The owner of a small Utah ISP recently refused to compromise customer privacy for NSA, warrantless wiretapping…
When people say the feds are monitoring what people are doing online, what does that mean? How does that work? When, and where, does it start?
Pete Ashdown, CEO of XMission, an internet service provider in Utah, knows. He received a Foreign Intelligence Service Act (FISA) warrant in 2010 mandating he let the feds monitor one of his customers, through his facility. He also received a broad gag order. In his own words:
The first thing I do when I get a law enforcement request is look for a court signature on it. Then I pass it to my attorneys and say, “Is this legitimate? Does this qualify as a warrant?” If it does, then we will respond to it. We are very up front that we respond to warrants.
If it isn’t, then the attorneys write back: “We don’t believe it is in jurisdiction or is constitutional. We are happy to respond if you do get an FBI request in jurisdiction or you get a court order to do so.”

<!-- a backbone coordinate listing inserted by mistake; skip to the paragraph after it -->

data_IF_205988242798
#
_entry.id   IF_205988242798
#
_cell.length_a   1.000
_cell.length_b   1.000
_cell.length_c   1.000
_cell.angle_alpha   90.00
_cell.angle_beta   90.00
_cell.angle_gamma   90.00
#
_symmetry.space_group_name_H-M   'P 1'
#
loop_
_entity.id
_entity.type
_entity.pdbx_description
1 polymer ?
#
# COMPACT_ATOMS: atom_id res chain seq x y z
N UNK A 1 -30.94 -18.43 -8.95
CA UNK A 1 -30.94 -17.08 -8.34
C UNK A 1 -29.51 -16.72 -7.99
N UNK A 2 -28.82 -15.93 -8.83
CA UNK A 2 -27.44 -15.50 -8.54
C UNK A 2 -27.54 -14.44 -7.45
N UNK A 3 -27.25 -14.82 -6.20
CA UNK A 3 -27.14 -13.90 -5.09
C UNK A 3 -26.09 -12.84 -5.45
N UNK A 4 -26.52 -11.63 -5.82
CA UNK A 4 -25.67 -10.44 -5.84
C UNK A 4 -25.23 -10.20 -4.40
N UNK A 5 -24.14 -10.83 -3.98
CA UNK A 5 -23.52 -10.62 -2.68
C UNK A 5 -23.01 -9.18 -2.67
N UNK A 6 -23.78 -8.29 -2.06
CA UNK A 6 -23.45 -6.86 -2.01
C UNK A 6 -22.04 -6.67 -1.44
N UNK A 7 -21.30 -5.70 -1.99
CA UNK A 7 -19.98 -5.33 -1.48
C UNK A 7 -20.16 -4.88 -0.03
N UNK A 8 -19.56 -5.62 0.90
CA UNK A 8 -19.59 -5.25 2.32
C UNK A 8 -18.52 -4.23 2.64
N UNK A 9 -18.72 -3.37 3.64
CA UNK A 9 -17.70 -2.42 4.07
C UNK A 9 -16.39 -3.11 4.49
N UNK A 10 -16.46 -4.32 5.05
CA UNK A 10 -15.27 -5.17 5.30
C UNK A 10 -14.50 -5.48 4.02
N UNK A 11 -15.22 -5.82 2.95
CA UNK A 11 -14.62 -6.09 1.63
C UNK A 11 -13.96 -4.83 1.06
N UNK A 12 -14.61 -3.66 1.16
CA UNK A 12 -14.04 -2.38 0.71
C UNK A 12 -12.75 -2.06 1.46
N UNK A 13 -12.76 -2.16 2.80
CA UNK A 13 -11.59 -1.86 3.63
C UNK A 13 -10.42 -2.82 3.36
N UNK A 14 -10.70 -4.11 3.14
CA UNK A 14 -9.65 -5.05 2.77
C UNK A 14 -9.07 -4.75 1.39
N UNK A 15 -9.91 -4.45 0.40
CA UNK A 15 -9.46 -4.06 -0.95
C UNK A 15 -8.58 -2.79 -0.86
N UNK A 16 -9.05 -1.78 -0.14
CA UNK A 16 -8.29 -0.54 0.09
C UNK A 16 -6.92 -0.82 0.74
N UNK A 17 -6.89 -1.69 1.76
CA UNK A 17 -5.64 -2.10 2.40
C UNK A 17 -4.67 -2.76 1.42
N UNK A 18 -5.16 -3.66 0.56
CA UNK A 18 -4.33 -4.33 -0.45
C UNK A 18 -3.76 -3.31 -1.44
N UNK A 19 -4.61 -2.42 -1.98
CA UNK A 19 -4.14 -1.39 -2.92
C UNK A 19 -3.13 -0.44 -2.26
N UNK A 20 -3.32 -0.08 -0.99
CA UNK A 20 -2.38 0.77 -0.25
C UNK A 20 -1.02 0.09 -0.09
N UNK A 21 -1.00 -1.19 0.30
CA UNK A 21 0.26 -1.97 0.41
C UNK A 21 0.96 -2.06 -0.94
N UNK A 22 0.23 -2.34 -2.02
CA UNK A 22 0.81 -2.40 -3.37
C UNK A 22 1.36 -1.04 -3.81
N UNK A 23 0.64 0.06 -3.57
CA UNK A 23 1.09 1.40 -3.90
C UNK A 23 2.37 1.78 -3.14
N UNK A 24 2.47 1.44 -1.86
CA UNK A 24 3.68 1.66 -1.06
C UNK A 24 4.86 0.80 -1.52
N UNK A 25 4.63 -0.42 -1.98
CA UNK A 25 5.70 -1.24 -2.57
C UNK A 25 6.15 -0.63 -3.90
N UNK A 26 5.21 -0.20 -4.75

The FISA request was a tricky one, because it was a warrant through the FISA court — whether you believe that is legitimate or not. I have a hard time with secret courts. I ran it past my attorney and asked, “Is there anyway we can fight this?” and he said “No. It is legitimate.”
It was also different [from other warrants] because it was for monitoring. They wanted to come in and put in equipment on my network to monitor a single customer. The customer they were monitoring was a particular website that was very benign. It seems ridiculous to me. It was beyond absurd. It wasn’t like a guns and ammo website.